Patents and the Pandemic, Again

I know I have been pounding on this a lot, but it is important and there is a lot of money at stake. All we need (okay, maybe not all) is some clear thinking.

The Washington Post had a good piece this week talking about how a company set up by a hedge fund, with no background or expertise in pharmacology, arranged to get rights to a drug that was developed by researchers at Emory University on a $16 million contract with the government. The drug, EIDD-2801, is thought to be a potential treatment for the coronavirus. Shortly after arranging to buy the rights to the drug, the company turned around and sold them to Merck, presumably for a substantial profit.

The piece highlights how some companies are likely to profit off government-funded research, often while contributing little or nothing to developing effective vaccines or treatments. We also face the likelihood that any vaccines or treatments that are developed will be sold at high prices by companies that were granted patent monopolies.

But this is only the beginning of the problem with the U.S. government’s approach for developing a vaccine or treatments for the pandemic. The U.S. approach encourages secrecy in research. Companies are racing to get valuable patents. This gives pharmaceutical companies an incentive to keep as much of their research secret as possible, in order not to give away valuable information to competitors.

This is the exact opposite of what we should want to see in response to the pandemic. This is a worldwide crisis; we should want researchers across the globe working in collaboration, sharing their results as quickly as possible so that they can learn from each other’s successes and failures. This issue is recognized by the scientists who are working to develop these vaccines and treatments.

As a recent editorial in Nature magazine noted, there is an extraordinary amount of international cooperation taking place, which is allowing progress to take place far more rapidly than would ordinarily be the case. However, neither the United States nor the United Kingdom have agreed to share the fruits of research with the world, leaving open the possibility that one or more of their drug companies will take advantage of research that was widely shared to develop a vaccine or treatment on which they will claim a patent monopoly, and then charge very high prices.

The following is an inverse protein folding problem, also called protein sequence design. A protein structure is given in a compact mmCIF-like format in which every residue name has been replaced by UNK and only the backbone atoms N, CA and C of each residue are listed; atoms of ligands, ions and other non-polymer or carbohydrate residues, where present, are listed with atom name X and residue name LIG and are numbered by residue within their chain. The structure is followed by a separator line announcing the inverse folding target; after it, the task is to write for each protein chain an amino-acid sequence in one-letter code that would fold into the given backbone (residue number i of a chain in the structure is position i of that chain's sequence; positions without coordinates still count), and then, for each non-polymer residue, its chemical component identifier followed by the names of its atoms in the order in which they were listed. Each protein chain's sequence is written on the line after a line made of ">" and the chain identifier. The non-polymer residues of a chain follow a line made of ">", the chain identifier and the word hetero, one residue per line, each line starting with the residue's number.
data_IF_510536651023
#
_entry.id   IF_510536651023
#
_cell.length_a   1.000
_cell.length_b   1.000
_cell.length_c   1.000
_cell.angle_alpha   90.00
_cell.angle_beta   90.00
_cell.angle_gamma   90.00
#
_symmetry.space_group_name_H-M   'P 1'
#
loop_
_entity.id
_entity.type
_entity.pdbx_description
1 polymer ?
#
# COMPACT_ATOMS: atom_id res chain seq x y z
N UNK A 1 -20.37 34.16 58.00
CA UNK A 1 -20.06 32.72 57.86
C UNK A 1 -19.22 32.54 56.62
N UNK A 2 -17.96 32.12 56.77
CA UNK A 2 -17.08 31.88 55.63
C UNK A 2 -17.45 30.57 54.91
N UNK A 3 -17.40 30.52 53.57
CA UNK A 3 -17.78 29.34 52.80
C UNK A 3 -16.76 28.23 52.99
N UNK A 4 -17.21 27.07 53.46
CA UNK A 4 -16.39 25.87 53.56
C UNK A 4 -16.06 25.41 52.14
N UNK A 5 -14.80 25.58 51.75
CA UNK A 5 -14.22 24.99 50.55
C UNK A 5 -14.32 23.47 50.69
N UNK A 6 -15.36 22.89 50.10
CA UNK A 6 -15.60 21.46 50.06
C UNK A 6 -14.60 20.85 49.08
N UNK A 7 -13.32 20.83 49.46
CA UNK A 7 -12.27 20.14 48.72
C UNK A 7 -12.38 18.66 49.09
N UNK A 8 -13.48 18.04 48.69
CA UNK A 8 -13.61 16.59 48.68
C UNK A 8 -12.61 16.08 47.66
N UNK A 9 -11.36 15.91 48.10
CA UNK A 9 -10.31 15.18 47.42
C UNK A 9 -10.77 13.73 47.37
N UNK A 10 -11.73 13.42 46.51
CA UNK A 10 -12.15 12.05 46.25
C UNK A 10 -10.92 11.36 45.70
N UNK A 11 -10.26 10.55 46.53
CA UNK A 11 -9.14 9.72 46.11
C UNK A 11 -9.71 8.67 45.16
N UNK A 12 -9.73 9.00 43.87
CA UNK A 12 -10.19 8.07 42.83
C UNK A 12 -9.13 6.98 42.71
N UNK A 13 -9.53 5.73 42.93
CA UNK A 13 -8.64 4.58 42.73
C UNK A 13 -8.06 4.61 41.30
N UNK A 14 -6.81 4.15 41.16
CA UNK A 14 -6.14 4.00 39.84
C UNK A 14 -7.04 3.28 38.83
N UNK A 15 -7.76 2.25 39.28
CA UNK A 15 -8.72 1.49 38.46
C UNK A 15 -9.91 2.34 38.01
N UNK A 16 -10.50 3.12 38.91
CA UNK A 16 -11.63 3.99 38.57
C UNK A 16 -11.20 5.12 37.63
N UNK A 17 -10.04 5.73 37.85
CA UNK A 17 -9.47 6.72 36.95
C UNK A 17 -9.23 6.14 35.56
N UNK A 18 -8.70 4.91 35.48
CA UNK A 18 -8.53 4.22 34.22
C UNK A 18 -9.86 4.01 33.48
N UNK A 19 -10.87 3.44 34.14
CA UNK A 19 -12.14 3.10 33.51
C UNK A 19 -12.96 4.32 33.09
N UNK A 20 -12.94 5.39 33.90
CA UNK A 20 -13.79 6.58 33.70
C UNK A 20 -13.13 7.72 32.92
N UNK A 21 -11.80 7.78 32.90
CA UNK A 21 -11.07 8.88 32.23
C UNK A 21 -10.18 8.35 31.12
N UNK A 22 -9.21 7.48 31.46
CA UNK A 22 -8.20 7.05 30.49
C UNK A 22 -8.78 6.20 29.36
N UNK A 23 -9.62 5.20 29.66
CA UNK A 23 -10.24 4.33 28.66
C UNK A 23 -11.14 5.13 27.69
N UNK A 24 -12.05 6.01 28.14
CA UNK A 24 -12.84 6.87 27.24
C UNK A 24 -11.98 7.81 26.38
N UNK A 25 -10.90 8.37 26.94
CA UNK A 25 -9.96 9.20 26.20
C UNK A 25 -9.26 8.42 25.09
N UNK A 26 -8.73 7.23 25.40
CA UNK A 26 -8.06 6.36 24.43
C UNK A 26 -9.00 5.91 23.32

It is not just for purposes of getting a vaccine and treatments quickly that we should want fully open research. There is also the issue of the credibility of research findings. There already have been questions raised about Moderna, a leading contender in the race to develop a vaccine. The company had a major stock offering just after releasing very limited results suggesting progress in developing a vaccine. Two top executives took advantage of the jump in share prices to sell a substantial portion of their holdings.

While the results released by Moderna may be entirely honest, it is difficult not to raise questions when so much money is at stake for the people controlling the release of information. It is also troubling that the results reported were very limited. For whatever reason, the company chose not to release the detailed data it had available at the time.

The issue of the integrity of research is especially serious in the context of a Trump controlled FDA. If a vaccine is developed by Moderna or another company, there will be enormous pressure on the FDA to approve it, especially if this could be done before the election. Does anyone doubt at this point that Donald Trump would fire a FDA head who refused to approve a vaccine before the election? After all, he does have the legal right to do so, and every Republican in national office, except Senator Mitt Romney, is on record saying that this sort of behavior is fine. We should just take for granted that the FDA will approve any plausible vaccine candidate, because Donald Trump demands it.